What lies behind England’s crisis in adult social care, why has real change been so hard and what can be done?
Ensuring effective, sustainable and affordable care and support for people of all ages is an urgent public policy challenge. This vital book outlines a different vision of social care as an essential part of the country’s economic and social infrastructure that enables people to live good lives.
Drawing on the history of social care, international comparisons and lived experience, it sets out a different road to reform that will secure political traction and public support for change.
"This long overdue treatise is beautifully crafted, highly coherent and amply illustrates the value of listening to the lived and living experience of people who use services, including the author’s own parents... Here at last we have a definitive picture of our social care crisis, what went wrong, the politics of it all and how over many years we failed to solve the problem." Professional Social Worker
“Richard Humphries offers a comprehensive assessment of long-term care issues through this English perspective on social care. This thoughtful, eminently practical book proposes powerful ideas that can lead to sustainable solutions in England and beyond.” Susan C. Reinhard, AARP Public Policy Institute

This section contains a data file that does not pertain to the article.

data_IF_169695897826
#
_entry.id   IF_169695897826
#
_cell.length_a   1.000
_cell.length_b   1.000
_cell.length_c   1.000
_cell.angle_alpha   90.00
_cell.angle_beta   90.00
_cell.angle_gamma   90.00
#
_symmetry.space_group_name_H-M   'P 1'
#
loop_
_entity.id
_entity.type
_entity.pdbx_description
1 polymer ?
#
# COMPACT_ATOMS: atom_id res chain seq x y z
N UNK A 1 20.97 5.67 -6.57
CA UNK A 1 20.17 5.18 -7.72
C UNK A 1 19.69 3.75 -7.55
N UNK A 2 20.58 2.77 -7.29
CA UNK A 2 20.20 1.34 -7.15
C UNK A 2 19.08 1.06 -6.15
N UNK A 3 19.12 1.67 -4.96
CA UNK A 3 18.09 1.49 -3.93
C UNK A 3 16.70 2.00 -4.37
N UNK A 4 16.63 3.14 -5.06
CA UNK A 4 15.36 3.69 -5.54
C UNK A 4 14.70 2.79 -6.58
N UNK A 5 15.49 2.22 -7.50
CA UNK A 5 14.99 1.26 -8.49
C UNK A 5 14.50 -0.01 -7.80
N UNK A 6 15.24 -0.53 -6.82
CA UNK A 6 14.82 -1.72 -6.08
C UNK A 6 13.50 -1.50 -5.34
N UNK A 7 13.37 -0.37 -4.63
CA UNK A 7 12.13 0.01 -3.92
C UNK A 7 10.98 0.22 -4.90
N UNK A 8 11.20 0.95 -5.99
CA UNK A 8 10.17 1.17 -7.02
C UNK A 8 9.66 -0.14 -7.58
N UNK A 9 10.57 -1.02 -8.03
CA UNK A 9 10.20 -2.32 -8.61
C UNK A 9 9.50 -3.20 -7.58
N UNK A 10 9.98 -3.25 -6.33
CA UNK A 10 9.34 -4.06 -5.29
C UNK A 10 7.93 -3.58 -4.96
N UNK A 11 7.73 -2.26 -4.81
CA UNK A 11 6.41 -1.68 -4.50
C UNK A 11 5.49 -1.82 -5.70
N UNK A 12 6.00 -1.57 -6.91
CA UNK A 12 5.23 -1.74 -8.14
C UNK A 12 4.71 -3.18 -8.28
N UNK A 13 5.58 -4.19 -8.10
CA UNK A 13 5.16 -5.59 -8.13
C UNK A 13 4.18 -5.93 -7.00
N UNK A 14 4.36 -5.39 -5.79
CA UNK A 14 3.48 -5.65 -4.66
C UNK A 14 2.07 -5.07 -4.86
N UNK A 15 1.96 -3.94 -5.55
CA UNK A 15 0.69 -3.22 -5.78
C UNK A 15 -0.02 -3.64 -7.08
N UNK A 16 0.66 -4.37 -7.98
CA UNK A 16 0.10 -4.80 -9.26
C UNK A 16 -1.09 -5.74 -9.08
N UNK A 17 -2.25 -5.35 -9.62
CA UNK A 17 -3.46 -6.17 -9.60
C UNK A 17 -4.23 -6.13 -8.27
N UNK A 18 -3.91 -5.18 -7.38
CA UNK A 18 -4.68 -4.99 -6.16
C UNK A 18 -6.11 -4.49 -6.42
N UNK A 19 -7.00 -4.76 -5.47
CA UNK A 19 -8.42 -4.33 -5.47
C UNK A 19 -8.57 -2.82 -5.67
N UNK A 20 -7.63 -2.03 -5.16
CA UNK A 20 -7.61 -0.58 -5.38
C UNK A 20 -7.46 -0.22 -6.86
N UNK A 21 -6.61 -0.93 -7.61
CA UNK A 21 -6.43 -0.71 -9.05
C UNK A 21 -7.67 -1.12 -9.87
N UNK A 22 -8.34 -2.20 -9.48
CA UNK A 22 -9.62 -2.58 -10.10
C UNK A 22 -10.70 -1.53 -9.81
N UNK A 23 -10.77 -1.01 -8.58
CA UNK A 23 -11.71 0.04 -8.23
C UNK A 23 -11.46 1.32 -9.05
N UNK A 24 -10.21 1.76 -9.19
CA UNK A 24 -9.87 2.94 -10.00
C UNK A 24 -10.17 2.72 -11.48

“An indispensable tour de force on the nature and purpose of adult social care, the failure to develop an effective policy response and how to put this right.” Bob Hudson, University of Kent
“Richard Humphries has been leading the debate on reforming English social care for almost 20 years. There’s no one better placed to explain how to end our crisis in care.” Andrew Harrop, Fabian Society
Richard Humphries has worked in social care for forty-five years in various roles including as a social worker, Director of Social Services and for eleven years as Senior Fellow at The King’s Fund. He is a Senior Policy Advisor to the Health Foundation and Visiting Professor at the University of Worcester.
2. A Brief History: How We Got Here
3. Understanding Social Care
4. Learning from the Past
5. Learning from Abroad
6. Who Cares?
7. A 1948 Moment? The Politics and Process of Reform
8. A New Future for Social Care